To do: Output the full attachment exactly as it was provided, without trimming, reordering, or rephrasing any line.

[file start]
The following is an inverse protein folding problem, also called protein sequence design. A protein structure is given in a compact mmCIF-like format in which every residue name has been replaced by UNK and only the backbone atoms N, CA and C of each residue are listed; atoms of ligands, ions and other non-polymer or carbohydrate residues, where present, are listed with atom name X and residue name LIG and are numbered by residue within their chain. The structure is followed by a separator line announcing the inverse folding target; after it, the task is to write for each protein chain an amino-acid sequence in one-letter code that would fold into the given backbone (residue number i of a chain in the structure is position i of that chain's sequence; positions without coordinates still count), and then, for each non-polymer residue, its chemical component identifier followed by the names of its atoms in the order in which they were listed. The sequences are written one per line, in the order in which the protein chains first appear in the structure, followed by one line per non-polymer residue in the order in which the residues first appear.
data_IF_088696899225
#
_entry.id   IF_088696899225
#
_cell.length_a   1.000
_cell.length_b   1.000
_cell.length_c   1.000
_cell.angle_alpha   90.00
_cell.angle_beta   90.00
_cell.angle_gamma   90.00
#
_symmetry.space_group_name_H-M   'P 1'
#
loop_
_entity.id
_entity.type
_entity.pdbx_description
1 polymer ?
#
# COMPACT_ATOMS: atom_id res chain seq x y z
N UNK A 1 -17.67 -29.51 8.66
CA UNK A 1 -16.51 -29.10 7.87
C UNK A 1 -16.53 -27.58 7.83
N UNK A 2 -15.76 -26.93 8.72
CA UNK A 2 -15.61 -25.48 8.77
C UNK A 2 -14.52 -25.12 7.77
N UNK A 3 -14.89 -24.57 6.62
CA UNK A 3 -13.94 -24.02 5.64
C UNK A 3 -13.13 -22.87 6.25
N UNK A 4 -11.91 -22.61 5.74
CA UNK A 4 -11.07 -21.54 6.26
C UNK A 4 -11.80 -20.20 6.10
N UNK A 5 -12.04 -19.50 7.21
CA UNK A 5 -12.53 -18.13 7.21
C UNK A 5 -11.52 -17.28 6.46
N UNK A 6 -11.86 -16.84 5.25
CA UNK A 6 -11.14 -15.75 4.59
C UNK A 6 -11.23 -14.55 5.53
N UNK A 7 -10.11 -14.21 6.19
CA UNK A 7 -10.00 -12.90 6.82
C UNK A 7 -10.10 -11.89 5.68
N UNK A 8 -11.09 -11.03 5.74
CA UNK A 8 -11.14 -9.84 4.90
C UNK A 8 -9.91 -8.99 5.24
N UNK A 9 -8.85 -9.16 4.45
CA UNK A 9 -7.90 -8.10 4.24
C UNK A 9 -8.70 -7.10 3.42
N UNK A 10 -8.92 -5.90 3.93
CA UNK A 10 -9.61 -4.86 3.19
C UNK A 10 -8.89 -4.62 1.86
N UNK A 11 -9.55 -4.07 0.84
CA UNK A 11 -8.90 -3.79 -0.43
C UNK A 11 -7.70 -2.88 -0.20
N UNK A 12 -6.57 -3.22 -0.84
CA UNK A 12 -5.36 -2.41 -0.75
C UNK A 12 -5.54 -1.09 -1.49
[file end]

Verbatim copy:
The following is an inverse protein folding problem, also called protein sequence design. A protein structure is given in a compact mmCIF-like format in which every residue name has been replaced by UNK and only the backbone atoms N, CA and C of each residue are listed; atoms of ligands, ions and other non-polymer or carbohydrate residues, where present, are listed with atom name X and residue name LIG and are numbered by residue within their chain. The structure is followed by a separator line announcing the inverse folding target; after it, the task is to write for each protein chain an amino-acid sequence in one-letter code that would fold into the given backbone (residue number i of a chain in the structure is position i of that chain's sequence; positions without coordinates still count), and then, for each non-polymer residue, its chemical component identifier followed by the names of its atoms in the order in which they were listed. The sequences are written one per line, in the order in which the protein chains first appear in the structure, followed by one line per non-polymer residue in the order in which the residues first appear.
data_IF_088696899225
#
_entry.id   IF_088696899225
#
_cell.length_a   1.000
_cell.length_b   1.000
_cell.length_c   1.000
_cell.angle_alpha   90.00
_cell.angle_beta   90.00
_cell.angle_gamma   90.00
#
_symmetry.space_group_name_H-M   'P 1'
#
loop_
_entity.id
_entity.type
_entity.pdbx_description
1 polymer ?
#
# COMPACT_ATOMS: atom_id res chain seq x y z
N UNK A 1 -17.67 -29.51 8.66
CA UNK A 1 -16.51 -29.10 7.87
C UNK A 1 -16.53 -27.58 7.83
N UNK A 2 -15.76 -26.93 8.72
CA UNK A 2 -15.61 -25.48 8.77
C UNK A 2 -14.52 -25.12 7.77
N UNK A 3 -14.89 -24.57 6.62
CA UNK A 3 -13.94 -24.02 5.64
C UNK A 3 -13.13 -22.87 6.25
N UNK A 4 -11.91 -22.61 5.74
CA UNK A 4 -11.07 -21.54 6.26
C UNK A 4 -11.80 -20.20 6.10
N UNK A 5 -12.04 -19.50 7.21
CA UNK A 5 -12.53 -18.13 7.21
C UNK A 5 -11.52 -17.28 6.46
N UNK A 6 -11.86 -16.84 5.25
CA UNK A 6 -11.14 -15.75 4.59
C UNK A 6 -11.23 -14.55 5.53
N UNK A 7 -10.11 -14.21 6.19
CA UNK A 7 -10.00 -12.90 6.82
C UNK A 7 -10.10 -11.89 5.68
N UNK A 8 -11.09 -11.03 5.74
CA UNK A 8 -11.14 -9.84 4.90
C UNK A 8 -9.91 -8.99 5.24
N UNK A 9 -8.85 -9.16 4.45
CA UNK A 9 -7.90 -8.10 4.24
C UNK A 9 -8.70 -7.10 3.42
N UNK A 10 -8.92 -5.90 3.93
CA UNK A 10 -9.61 -4.86 3.19
C UNK A 10 -8.89 -4.62 1.86
N UNK A 11 -9.55 -4.07 0.84
CA UNK A 11 -8.90 -3.79 -0.43
C UNK A 11 -7.70 -2.88 -0.20
N UNK A 12 -6.57 -3.22 -0.84
CA UNK A 12 -5.36 -2.41 -0.75
C UNK A 12 -5.54 -1.09 -1.49